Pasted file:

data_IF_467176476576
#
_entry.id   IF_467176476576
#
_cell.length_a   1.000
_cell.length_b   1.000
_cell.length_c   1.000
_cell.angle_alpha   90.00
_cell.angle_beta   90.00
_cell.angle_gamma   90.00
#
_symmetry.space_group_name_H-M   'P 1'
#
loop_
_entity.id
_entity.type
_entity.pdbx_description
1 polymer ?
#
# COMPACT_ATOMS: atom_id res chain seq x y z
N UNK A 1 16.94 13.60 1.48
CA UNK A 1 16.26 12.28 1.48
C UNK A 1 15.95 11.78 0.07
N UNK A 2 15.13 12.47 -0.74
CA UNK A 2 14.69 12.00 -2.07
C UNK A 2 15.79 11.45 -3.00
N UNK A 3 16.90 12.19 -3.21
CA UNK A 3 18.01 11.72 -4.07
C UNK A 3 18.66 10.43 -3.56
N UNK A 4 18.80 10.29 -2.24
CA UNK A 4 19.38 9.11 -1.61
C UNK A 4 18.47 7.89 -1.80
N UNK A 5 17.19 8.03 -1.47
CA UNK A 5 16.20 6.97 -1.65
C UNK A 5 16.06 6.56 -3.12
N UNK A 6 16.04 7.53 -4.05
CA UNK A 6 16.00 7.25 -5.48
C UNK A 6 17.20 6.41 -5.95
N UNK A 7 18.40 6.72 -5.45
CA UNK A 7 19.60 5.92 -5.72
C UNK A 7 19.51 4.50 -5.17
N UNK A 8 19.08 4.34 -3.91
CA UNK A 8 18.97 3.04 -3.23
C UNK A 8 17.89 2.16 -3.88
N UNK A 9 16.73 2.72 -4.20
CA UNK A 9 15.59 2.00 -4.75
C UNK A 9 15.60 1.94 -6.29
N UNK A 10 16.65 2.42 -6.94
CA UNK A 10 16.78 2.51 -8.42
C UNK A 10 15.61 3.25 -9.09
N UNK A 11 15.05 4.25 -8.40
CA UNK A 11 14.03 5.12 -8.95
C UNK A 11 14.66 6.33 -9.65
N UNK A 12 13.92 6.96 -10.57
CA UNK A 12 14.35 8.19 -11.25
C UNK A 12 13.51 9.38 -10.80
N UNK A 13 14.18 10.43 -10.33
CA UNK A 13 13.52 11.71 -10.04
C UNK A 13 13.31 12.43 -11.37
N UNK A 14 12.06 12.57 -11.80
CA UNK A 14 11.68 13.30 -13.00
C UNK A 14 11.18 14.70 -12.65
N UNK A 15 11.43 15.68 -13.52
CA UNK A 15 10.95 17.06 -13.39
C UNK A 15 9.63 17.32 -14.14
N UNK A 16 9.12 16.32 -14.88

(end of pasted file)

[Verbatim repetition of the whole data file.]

data_IF_467176476576
#
_entry.id   IF_467176476576
#
_cell.length_a   1.000
_cell.length_b   1.000
_cell.length_c   1.000
_cell.angle_alpha   90.00
_cell.angle_beta   90.00
_cell.angle_gamma   90.00
#
_symmetry.space_group_name_H-M   'P 1'
#
loop_
_entity.id
_entity.type
_entity.pdbx_description
1 polymer ?
#
# COMPACT_ATOMS: atom_id res chain seq x y z
N UNK A 1 16.94 13.60 1.48
CA UNK A 1 16.26 12.28 1.48
C UNK A 1 15.95 11.78 0.07
N UNK A 2 15.13 12.47 -0.74
CA UNK A 2 14.69 12.00 -2.07
C UNK A 2 15.79 11.45 -3.00
N UNK A 3 16.90 12.19 -3.21
CA UNK A 3 18.01 11.72 -4.07
C UNK A 3 18.66 10.43 -3.56
N UNK A 4 18.80 10.29 -2.24
CA UNK A 4 19.38 9.11 -1.61
C UNK A 4 18.47 7.89 -1.80
N UNK A 5 17.19 8.03 -1.47
CA UNK A 5 16.20 6.97 -1.65
C UNK A 5 16.06 6.56 -3.12
N UNK A 6 16.04 7.53 -4.05
CA UNK A 6 16.00 7.25 -5.48
C UNK A 6 17.20 6.41 -5.95
N UNK A 7 18.40 6.72 -5.45
CA UNK A 7 19.60 5.92 -5.72
C UNK A 7 19.51 4.50 -5.17
N UNK A 8 19.08 4.34 -3.91
CA UNK A 8 18.97 3.04 -3.23
C UNK A 8 17.89 2.16 -3.88
N UNK A 9 16.73 2.72 -4.20
CA UNK A 9 15.59 2.00 -4.75
C UNK A 9 15.60 1.94 -6.29
N UNK A 10 16.65 2.42 -6.94
CA UNK A 10 16.78 2.51 -8.42
C UNK A 10 15.61 3.25 -9.09
N UNK A 11 15.05 4.25 -8.40
CA UNK A 11 14.03 5.12 -8.95
C UNK A 11 14.66 6.33 -9.65
N UNK A 12 13.92 6.96 -10.57
CA UNK A 12 14.35 8.19 -11.25
C UNK A 12 13.51 9.38 -10.80
N UNK A 13 14.18 10.43 -10.33
CA UNK A 13 13.52 11.71 -10.04
C UNK A 13 13.31 12.43 -11.37
N UNK A 14 12.06 12.57 -11.80
CA UNK A 14 11.68 13.30 -13.00
C UNK A 14 11.18 14.70 -12.65
N UNK A 15 11.43 15.68 -13.52
CA UNK A 15 10.95 17.06 -13.39
C UNK A 15 9.63 17.32 -14.14
N UNK A 16 9.12 16.32 -14.88